May 30 2023

Programming CRR model for calculating options theoretical price.

Table of Contents

- Difficulty：★★★☆☆
- Using transaction data for options pricing.
- Advise: The primary focal point for this article is how to program CRR model via Python. Therefore, detailed introduction for CRR model is not included in this article. Previews for options and CRR model is recommended before reading.

In our previous article — 【Quant】Black Scholes model and Greeks, we introduce how to program the Black Scholes model. However, Black Scholes has its disadvantages and can not calculate the theoretical price for American options. Therefore, three years after the appearance of Black Scholes, John Cox, Stephen Ross, and Mark Rubinstein invented a relatively easy and more general options pricing model — the CRR model.

The CRR model uses the binomial theorem to discretize the future, assuming that there are only two possibilities for each time point — an up or a down movement — and that the magnitude of the movements is fixed. In this way, the future price of the underlying asset can be plotted as a binary tree model as time progresses. Then, calculate the intrinsic value of the option under each node, and take the present value of each node to derive the option’s theoretical value by working backward.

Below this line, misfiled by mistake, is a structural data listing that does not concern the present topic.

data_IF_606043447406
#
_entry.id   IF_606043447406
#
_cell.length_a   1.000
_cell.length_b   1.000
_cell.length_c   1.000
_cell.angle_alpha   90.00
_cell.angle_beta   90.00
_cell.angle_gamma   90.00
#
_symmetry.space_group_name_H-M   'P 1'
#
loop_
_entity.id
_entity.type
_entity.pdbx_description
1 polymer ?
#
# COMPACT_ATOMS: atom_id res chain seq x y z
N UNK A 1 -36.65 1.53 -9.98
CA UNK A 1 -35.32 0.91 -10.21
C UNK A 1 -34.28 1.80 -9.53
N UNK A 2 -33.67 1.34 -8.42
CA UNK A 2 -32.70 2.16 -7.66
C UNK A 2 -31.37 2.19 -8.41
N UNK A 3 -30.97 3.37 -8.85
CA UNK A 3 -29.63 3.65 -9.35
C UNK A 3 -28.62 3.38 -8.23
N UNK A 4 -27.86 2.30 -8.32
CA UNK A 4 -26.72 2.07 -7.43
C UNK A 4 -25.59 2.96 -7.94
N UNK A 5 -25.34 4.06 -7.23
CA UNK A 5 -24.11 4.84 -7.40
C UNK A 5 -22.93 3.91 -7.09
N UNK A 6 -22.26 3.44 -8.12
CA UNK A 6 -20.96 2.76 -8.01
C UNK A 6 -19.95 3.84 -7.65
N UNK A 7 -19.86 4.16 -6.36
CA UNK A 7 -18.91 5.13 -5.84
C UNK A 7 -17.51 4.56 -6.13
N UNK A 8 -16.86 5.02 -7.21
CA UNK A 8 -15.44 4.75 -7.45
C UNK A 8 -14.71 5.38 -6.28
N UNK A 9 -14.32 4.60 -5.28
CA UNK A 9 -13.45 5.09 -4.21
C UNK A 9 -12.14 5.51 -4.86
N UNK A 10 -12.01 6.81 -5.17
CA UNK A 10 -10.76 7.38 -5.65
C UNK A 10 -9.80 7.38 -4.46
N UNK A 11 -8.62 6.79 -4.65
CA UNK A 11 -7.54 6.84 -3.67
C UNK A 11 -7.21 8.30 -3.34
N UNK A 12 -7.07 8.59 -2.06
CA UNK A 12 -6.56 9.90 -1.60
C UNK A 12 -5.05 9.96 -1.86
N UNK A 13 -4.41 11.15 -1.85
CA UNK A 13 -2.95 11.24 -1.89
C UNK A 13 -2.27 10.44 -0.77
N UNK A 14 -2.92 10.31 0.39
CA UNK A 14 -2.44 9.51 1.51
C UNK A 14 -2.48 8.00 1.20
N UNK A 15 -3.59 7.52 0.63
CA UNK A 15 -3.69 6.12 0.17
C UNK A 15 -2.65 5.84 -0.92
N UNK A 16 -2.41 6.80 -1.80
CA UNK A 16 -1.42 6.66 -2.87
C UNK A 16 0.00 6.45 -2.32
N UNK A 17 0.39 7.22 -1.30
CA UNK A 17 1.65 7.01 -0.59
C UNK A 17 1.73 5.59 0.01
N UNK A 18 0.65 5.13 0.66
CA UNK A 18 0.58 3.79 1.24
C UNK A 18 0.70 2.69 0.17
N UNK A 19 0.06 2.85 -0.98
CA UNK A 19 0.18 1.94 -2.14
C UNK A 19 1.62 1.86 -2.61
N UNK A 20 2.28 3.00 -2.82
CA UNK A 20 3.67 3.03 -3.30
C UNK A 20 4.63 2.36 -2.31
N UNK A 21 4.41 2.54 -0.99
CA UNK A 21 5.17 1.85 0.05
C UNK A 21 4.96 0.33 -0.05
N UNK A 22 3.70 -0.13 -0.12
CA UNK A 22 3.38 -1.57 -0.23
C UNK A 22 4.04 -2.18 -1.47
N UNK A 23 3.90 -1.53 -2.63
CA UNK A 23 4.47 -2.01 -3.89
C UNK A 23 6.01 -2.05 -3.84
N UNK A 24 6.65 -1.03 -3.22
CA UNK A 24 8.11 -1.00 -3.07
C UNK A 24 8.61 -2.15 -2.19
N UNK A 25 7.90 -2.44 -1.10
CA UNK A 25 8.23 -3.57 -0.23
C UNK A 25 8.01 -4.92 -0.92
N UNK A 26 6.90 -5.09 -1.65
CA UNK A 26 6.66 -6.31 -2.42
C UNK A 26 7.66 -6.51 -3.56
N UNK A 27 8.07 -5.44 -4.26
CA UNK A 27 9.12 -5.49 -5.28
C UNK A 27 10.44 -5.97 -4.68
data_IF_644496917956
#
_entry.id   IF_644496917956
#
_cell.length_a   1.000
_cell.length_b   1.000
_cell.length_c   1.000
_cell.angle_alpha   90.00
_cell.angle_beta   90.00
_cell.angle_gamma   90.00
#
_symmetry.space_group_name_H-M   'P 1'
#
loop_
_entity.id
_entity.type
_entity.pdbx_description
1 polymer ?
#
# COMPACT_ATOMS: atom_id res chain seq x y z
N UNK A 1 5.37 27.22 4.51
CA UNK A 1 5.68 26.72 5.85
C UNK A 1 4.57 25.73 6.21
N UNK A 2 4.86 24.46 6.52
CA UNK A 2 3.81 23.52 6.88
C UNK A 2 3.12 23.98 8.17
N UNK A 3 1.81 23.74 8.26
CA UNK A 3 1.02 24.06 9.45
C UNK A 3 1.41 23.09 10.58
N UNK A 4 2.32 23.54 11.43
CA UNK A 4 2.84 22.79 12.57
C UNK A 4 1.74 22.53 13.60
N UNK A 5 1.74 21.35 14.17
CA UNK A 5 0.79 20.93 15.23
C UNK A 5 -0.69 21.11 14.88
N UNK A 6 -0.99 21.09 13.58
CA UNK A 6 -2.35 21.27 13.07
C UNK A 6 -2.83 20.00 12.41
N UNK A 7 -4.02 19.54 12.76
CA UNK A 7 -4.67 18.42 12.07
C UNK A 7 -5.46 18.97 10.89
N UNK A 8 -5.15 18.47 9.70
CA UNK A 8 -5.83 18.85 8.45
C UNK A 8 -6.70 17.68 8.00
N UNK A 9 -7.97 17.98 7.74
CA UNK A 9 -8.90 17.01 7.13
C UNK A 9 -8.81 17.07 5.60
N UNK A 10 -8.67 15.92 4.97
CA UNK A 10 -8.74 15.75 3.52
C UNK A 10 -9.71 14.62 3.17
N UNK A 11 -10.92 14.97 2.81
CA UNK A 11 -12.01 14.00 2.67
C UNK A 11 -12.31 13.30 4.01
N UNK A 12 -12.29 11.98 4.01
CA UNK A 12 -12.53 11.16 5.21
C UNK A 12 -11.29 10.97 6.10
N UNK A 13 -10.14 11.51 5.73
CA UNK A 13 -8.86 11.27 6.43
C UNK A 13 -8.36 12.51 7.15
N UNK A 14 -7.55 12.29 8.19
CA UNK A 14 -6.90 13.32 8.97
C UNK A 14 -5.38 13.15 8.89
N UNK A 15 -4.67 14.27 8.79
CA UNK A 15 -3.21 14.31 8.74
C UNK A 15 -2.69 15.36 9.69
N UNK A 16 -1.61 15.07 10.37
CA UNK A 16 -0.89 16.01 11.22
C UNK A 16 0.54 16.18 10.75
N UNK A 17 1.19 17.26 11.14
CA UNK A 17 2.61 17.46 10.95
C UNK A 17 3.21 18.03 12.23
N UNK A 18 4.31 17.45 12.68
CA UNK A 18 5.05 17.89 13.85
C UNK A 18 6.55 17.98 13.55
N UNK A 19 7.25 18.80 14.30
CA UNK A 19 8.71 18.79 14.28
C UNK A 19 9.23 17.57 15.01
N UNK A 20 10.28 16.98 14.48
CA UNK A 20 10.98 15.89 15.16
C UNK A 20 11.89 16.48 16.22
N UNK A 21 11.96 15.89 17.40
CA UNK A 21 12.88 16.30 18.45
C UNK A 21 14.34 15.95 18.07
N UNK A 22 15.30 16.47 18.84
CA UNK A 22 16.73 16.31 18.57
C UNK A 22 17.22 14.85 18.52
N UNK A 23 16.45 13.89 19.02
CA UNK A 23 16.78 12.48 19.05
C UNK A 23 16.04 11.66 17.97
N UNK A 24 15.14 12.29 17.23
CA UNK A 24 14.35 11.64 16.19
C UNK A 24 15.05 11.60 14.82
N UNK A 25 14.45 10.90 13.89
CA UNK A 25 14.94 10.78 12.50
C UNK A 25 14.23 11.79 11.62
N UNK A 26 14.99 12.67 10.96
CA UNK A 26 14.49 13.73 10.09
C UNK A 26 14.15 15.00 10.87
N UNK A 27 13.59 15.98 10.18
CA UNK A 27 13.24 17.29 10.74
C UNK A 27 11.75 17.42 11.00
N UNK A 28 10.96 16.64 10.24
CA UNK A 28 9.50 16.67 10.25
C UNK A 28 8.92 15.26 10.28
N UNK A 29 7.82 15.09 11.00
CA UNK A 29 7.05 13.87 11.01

Windows 11 and Jupyter Notebook are used as editor

```
# Load required package
import math
import tejapi
import pandas as pd
import numpy as np
import matplotlib.pyplot as plt
from scipy.stats import norm
plt.style.use('ggplot')
# log in TEJ API
api_key = 'YOUR_KEY'
tejapi.ApiConfig.api_key = api_key
tejapi.ApiConfig.ignoretz = True
```

Stock trading database: Unadjusted daily stock price, database code is (TWN/APRCD).

Derivatives database: Options daily transaction information, database code is (TWN/AOPTION).

Using the unadjusted close prices of the Taiwan Weighted Index (Y9999), from January 1, 2021, to April 19, 2023. And loading the Taiwan Weighted Index Call, Put Option (TXO202304C15500, TXO202304P15500), which are European options, with a start trading date of January 1 and an expiration date of April 19, and a strike price of 15500.

```
# set time zone
gte, lte = '2021-03-16', '2023-04-20'
# Get stock price
stocks = tejapi.get('TWN/APRCD',
paginate = True,
coid = 'Y9999',
mdate = {'gte':gte, 'lte':lte},
opts = {
'columns':[ 'mdate','close_d']
}
)
# Get options price
puts = tejapi.get( # puts price
'TWN/AOPTION',
paginate = True,
coid = 'TXO202304P15500',
mdate = {'gte':gte, 'lte':lte},
opts = {
'columns':['mdate', 'coid','settle', 'kk', 'theoremp', 'acls', 'ex_price', 'td1y', 'avolt', 'rtime']
}
)
calls = tejapi.get( # calls price
'TWN/AOPTION',
paginate = True,
coid = 'TXO202304C15500',
mdate = {'gte':gte, 'lte':lte},
opts = {
'columns':['mdate', 'coid','settle', 'kk', 'theoremp', 'acls', 'ex_price', 'td1y', 'avolt', 'rtime']
}
)
# set index